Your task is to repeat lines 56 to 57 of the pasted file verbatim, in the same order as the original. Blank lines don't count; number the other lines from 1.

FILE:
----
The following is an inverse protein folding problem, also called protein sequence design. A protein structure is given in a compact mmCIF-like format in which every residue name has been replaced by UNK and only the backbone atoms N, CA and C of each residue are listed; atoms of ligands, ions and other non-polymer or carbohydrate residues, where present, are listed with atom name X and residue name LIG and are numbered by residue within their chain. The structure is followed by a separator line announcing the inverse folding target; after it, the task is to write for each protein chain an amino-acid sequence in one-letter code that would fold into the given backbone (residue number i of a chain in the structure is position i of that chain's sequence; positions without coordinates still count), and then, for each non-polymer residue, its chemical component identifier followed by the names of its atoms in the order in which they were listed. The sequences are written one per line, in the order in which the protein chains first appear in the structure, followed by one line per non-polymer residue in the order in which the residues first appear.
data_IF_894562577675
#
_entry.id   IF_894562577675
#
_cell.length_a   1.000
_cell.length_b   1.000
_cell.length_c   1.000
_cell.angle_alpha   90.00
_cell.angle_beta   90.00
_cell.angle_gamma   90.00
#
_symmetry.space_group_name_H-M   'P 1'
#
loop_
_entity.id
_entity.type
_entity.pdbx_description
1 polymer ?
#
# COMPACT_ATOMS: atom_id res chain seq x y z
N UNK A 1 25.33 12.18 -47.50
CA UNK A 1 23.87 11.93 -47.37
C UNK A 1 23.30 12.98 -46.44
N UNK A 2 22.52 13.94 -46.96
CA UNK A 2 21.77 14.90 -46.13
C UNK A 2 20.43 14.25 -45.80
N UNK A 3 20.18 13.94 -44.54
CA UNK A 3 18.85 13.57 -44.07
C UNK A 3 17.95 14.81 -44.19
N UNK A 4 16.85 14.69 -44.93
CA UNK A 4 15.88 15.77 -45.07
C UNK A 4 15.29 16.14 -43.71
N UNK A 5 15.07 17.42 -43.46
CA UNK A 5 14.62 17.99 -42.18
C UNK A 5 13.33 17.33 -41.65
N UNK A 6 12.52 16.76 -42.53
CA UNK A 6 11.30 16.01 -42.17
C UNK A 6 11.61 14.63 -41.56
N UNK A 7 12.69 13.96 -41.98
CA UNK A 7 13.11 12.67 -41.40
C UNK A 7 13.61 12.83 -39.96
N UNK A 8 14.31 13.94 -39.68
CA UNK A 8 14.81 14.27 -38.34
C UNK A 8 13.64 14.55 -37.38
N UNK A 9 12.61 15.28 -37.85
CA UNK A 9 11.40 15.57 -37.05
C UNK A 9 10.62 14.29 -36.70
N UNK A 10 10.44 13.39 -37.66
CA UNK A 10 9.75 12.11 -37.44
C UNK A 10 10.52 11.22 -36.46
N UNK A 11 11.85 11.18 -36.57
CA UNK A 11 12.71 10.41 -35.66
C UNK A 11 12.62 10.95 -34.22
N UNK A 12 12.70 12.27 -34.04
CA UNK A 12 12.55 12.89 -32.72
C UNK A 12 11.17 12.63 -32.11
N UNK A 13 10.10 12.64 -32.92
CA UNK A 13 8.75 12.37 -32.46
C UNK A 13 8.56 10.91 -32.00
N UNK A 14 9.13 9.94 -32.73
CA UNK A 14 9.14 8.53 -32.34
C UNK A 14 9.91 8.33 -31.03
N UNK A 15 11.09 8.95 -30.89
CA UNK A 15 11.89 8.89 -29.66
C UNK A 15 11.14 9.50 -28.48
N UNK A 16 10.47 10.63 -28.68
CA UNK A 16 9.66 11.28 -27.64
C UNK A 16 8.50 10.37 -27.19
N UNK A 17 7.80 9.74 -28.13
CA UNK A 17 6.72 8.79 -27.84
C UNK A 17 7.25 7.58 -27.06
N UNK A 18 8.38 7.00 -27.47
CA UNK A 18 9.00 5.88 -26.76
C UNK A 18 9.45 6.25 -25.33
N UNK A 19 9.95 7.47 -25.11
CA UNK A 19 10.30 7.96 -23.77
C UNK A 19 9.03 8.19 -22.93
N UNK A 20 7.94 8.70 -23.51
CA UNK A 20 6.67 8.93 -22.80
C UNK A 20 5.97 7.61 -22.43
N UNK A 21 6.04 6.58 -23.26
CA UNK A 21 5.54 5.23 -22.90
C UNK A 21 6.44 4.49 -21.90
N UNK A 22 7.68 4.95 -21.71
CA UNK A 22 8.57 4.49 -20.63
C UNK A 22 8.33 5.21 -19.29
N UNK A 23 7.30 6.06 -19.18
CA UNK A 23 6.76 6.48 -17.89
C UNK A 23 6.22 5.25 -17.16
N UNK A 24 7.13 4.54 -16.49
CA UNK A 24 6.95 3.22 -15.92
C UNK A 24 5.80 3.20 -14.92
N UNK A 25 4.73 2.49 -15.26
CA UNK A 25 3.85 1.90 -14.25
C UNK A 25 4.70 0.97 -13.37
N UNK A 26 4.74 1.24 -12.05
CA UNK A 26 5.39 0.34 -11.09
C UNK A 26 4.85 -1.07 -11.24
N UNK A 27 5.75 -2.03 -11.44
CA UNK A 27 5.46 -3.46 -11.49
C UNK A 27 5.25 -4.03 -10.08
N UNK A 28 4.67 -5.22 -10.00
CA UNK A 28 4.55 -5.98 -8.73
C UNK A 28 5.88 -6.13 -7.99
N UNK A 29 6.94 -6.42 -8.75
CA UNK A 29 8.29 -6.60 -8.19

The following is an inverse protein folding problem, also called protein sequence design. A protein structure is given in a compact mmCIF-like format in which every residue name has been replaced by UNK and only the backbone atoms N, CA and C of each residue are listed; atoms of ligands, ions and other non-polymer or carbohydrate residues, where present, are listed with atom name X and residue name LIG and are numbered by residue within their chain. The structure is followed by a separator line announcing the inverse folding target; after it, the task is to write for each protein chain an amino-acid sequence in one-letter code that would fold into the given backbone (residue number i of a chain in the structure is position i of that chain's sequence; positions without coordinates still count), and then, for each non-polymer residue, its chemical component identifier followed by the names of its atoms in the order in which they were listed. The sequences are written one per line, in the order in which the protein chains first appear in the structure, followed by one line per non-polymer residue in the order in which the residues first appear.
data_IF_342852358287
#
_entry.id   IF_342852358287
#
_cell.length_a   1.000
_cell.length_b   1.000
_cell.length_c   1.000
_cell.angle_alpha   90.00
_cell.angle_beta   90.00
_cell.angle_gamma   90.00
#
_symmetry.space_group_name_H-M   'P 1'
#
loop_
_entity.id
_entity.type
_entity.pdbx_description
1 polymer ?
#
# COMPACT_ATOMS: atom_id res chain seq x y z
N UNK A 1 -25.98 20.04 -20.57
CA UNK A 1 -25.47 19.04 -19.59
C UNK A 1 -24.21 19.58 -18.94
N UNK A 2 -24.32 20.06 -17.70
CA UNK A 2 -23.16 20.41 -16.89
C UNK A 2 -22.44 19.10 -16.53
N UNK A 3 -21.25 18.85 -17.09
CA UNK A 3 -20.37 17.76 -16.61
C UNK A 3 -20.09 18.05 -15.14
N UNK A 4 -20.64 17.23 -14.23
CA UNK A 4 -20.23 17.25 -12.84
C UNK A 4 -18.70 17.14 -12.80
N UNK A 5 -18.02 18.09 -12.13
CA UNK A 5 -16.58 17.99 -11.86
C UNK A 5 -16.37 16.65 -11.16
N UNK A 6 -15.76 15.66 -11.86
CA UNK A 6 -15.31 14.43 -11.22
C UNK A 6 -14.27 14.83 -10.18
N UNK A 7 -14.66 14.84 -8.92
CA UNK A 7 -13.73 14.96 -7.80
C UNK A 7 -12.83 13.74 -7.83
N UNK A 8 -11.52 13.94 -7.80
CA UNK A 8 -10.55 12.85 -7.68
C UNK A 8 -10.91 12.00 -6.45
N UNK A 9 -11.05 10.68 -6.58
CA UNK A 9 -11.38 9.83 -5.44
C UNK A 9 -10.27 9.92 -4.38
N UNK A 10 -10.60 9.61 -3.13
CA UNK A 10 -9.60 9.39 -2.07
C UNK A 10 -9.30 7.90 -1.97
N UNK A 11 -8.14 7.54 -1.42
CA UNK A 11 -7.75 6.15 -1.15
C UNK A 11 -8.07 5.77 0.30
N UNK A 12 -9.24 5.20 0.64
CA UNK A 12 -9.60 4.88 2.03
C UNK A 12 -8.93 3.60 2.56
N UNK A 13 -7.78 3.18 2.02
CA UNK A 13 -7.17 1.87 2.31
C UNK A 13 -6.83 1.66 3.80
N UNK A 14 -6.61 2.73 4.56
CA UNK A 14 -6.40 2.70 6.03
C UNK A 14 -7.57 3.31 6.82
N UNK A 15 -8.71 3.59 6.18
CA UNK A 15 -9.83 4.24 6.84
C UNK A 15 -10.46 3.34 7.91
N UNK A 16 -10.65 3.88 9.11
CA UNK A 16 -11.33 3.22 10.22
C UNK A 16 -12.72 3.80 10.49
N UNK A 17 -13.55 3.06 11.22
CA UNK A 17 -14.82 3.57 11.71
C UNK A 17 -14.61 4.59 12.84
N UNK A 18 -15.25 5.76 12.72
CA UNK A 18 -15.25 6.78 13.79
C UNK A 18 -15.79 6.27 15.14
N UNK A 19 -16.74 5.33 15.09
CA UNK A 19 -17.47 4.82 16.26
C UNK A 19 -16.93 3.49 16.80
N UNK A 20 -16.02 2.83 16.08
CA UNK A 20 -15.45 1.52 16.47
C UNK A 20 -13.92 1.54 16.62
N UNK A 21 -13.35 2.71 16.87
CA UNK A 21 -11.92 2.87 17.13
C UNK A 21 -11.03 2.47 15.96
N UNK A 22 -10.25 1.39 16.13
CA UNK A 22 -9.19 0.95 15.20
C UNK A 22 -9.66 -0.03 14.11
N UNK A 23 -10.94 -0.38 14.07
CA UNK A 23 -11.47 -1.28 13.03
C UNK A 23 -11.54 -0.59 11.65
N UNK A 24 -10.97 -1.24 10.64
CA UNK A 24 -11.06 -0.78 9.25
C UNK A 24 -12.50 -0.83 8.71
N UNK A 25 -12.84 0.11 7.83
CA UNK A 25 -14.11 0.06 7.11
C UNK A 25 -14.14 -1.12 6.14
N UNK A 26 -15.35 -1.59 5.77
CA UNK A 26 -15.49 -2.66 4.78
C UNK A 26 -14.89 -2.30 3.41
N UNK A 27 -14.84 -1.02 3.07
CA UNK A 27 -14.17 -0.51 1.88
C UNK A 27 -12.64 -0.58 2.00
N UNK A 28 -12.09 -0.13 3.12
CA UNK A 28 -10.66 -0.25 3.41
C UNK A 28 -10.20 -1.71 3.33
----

CA UNK A 12 12.55 12.89 -32.72
C UNK A 12 11.17 12.63 -32.11